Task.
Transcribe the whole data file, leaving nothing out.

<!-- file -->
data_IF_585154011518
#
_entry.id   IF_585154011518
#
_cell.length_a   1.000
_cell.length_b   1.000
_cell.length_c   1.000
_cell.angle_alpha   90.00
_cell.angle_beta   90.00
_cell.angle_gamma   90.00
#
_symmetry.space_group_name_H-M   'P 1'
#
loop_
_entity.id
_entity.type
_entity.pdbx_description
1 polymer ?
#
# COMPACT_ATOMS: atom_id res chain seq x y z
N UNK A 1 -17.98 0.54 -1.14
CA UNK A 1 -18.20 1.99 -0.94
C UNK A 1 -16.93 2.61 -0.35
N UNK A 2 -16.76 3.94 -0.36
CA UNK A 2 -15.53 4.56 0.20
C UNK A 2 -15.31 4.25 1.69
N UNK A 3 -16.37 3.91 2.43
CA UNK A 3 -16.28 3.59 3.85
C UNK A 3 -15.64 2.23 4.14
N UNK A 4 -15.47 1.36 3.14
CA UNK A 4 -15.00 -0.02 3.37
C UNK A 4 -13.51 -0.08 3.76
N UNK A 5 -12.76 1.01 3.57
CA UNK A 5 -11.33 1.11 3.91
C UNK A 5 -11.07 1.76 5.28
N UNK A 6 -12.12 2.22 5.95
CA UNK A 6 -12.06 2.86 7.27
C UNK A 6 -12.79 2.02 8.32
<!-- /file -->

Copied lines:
data_IF_585154011518
#
_entry.id   IF_585154011518
#
_cell.length_a   1.000
_cell.length_b   1.000
_cell.length_c   1.000
_cell.angle_alpha   90.00
_cell.angle_beta   90.00
_cell.angle_gamma   90.00
#
_symmetry.space_group_name_H-M   'P 1'
#
loop_
_entity.id
_entity.type
_entity.pdbx_description
1 polymer ?
#
# COMPACT_ATOMS: atom_id res chain seq x y z
N UNK A 1 -17.98 0.54 -1.14
CA UNK A 1 -18.20 1.99 -0.94
C UNK A 1 -16.93 2.61 -0.35
N UNK A 2 -16.76 3.94 -0.36
CA UNK A 2 -15.53 4.56 0.20
C UNK A 2 -15.31 4.25 1.69
N UNK A 3 -16.37 3.91 2.43
CA UNK A 3 -16.28 3.59 3.85
C UNK A 3 -15.64 2.23 4.14
N UNK A 4 -15.47 1.36 3.14
CA UNK A 4 -15.00 -0.02 3.37
C UNK A 4 -13.51 -0.08 3.76
N UNK A 5 -12.76 1.01 3.57
CA UNK A 5 -11.33 1.11 3.91
C UNK A 5 -11.07 1.76 5.28
N UNK A 6 -12.12 2.22 5.95
CA UNK A 6 -12.06 2.86 7.27
C UNK A 6 -12.79 2.02 8.32